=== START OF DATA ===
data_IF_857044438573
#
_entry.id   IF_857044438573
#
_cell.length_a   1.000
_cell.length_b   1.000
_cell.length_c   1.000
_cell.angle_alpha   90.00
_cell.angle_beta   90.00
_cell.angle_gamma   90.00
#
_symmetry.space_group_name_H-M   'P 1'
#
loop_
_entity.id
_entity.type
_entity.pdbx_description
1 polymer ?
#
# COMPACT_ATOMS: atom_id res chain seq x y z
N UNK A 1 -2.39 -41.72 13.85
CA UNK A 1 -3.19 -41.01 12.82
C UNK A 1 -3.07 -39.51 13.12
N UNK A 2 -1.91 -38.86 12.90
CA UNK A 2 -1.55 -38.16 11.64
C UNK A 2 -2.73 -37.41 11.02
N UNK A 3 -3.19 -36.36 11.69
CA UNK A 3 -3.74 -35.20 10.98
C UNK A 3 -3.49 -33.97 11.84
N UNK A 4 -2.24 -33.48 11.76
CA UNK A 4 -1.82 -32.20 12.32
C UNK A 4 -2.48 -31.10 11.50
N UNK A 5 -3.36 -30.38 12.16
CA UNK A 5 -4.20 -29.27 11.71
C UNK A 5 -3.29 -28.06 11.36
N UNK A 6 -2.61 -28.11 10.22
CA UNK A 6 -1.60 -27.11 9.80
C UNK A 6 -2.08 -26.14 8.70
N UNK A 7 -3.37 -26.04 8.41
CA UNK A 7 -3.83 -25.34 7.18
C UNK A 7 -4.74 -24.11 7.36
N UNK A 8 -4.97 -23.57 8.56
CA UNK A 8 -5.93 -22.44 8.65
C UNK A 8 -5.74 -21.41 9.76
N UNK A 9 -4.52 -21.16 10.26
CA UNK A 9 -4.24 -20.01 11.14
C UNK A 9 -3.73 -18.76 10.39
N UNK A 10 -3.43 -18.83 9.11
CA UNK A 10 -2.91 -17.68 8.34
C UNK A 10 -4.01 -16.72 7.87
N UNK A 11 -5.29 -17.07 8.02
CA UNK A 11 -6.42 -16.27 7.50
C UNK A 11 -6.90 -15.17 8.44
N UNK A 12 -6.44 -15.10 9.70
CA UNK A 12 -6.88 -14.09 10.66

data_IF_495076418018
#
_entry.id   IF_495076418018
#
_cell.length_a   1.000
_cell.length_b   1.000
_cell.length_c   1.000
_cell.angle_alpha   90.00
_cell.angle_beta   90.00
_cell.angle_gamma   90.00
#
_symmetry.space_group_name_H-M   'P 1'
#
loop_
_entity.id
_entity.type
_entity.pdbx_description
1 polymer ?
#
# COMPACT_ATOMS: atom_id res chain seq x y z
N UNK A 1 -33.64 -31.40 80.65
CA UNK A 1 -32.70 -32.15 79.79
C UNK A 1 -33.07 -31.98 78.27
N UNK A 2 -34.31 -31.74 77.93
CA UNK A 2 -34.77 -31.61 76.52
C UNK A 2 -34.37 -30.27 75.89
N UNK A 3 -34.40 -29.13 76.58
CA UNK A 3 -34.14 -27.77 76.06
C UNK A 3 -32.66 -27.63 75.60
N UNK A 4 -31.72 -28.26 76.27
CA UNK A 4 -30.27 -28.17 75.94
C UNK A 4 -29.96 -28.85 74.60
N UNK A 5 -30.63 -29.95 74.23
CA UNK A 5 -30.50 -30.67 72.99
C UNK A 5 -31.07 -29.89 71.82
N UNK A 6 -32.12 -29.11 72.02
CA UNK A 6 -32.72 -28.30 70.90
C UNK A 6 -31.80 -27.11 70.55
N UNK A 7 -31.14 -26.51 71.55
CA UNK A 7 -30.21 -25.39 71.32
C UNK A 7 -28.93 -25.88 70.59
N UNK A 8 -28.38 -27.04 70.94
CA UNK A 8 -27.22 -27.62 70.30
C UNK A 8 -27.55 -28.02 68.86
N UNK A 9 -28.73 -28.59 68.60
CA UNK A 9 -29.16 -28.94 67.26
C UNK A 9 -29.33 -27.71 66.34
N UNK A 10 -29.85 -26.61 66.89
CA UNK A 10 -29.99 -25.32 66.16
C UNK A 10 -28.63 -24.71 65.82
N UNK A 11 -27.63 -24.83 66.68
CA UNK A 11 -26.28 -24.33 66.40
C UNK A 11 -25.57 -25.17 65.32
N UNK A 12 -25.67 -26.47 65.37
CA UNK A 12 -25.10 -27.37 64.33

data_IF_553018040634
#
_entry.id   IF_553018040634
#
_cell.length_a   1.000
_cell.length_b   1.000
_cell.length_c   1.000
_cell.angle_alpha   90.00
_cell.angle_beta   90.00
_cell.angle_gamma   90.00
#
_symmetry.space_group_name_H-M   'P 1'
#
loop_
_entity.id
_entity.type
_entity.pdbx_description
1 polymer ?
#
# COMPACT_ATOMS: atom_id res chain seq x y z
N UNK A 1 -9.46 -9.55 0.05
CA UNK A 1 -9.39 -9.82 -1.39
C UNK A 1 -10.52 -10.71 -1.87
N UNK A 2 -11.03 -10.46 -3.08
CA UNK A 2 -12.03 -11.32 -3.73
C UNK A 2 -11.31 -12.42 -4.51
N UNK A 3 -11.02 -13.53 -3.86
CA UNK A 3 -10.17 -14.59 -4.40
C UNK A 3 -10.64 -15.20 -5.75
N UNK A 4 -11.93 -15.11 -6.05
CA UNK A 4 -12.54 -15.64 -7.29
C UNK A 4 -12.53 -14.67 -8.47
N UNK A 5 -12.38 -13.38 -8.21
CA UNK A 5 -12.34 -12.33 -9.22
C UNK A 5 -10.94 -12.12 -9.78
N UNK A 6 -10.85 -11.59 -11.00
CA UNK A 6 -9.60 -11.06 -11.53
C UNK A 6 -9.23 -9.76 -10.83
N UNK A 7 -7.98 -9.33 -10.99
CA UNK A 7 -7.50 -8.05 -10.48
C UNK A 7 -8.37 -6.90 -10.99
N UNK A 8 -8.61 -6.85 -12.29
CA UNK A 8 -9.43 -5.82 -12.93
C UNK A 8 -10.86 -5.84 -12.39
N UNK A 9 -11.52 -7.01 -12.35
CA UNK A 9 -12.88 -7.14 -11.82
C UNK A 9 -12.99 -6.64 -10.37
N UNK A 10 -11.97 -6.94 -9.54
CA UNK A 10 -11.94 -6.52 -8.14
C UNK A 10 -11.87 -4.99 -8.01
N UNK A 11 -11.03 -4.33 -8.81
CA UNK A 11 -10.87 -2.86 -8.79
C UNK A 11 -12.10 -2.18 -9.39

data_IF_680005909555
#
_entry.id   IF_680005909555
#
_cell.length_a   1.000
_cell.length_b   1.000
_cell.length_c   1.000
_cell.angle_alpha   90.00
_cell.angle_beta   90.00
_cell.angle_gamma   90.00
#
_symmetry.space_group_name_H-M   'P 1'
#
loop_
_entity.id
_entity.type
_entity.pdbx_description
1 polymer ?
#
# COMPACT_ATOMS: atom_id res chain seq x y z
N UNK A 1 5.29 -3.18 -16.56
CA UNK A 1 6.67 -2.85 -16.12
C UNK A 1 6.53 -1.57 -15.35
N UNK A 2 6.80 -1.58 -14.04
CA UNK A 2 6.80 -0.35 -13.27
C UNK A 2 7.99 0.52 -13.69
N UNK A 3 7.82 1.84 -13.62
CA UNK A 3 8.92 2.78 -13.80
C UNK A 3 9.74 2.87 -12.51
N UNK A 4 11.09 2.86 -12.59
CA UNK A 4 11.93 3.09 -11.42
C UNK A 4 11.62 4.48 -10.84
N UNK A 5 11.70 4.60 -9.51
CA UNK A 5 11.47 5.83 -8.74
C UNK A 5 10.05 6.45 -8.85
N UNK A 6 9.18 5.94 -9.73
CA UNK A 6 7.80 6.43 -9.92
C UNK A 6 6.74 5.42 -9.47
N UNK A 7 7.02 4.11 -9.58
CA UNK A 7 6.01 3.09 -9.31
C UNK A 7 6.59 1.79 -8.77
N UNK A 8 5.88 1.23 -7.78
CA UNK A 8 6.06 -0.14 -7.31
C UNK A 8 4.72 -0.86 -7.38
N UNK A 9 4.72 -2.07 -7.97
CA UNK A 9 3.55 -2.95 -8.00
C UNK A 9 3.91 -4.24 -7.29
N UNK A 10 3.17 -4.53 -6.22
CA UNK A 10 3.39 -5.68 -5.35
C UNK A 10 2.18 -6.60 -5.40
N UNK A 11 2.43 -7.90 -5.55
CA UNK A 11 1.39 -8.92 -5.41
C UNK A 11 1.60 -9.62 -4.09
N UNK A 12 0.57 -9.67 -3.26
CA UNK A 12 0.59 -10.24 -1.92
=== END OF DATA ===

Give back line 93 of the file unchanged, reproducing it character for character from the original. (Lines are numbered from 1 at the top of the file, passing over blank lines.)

C UNK A 6 -31.80 -27.11 70.55